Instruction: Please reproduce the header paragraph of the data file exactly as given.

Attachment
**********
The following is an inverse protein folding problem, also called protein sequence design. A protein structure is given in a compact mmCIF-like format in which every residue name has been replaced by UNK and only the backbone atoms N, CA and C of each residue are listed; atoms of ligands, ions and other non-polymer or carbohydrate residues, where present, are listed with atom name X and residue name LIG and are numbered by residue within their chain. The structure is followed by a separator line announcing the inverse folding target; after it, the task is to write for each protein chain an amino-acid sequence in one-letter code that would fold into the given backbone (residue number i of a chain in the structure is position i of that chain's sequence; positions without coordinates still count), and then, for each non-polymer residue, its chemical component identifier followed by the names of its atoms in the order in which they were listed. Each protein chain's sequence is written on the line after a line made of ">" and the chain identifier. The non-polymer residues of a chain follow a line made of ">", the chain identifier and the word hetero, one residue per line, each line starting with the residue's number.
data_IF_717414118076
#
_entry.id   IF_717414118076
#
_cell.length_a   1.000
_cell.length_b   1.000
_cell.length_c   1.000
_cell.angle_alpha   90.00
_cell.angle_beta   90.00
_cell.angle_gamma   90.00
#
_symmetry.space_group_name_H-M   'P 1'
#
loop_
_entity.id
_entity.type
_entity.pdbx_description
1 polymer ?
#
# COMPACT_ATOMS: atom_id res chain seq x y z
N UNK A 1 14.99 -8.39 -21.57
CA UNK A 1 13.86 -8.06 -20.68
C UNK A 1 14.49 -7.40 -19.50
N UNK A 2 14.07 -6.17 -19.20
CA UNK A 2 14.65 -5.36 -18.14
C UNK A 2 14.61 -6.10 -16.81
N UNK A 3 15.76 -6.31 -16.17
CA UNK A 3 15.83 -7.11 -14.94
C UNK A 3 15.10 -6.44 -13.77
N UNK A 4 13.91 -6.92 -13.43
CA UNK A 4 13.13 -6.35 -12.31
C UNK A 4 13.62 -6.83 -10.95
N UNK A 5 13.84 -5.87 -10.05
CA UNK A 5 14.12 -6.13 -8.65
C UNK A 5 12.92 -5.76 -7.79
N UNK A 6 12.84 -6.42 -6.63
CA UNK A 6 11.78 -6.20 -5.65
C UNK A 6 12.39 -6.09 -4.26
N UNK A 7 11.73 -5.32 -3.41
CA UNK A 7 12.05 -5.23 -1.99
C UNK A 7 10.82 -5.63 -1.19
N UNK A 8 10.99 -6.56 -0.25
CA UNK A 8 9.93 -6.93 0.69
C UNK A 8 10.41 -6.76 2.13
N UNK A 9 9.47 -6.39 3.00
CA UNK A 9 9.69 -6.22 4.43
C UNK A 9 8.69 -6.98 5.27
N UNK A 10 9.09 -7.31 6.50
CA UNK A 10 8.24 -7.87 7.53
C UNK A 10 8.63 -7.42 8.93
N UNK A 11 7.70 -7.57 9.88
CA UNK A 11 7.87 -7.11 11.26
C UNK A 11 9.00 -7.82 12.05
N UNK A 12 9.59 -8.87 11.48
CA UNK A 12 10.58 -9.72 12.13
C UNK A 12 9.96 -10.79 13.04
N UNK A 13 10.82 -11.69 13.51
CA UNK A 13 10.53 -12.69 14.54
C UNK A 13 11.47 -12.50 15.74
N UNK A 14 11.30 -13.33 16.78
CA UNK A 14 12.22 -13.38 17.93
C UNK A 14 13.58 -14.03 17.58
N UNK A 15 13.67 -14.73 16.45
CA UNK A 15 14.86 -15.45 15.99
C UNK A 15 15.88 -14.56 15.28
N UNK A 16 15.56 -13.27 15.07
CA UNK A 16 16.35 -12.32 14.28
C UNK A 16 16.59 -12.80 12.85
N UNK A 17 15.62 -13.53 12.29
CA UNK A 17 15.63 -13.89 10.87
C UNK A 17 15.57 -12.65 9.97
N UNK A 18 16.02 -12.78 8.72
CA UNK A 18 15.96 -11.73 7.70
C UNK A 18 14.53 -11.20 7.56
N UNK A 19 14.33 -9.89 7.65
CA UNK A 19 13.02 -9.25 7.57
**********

The following is an inverse protein folding problem, also called protein sequence design. A protein structure is given in a compact mmCIF-like format in which every residue name has been replaced by UNK and only the backbone atoms N, CA and C of each residue are listed; atoms of ligands, ions and other non-polymer or carbohydrate residues, where present, are listed with atom name X and residue name LIG and are numbered by residue within their chain. The structure is followed by a separator line announcing the inverse folding target; after it, the task is to write for each protein chain an amino-acid sequence in one-letter code that would fold into the given backbone (residue number i of a chain in the structure is position i of that chain's sequence; positions without coordinates still count), and then, for each non-polymer residue, its chemical component identifier followed by the names of its atoms in the order in which they were listed. Each protein chain's sequence is written on the line after a line made of ">" and the chain identifier. The non-polymer residues of a chain follow a line made of ">", the chain identifier and the word hetero, one residue per line, each line starting with the residue's number.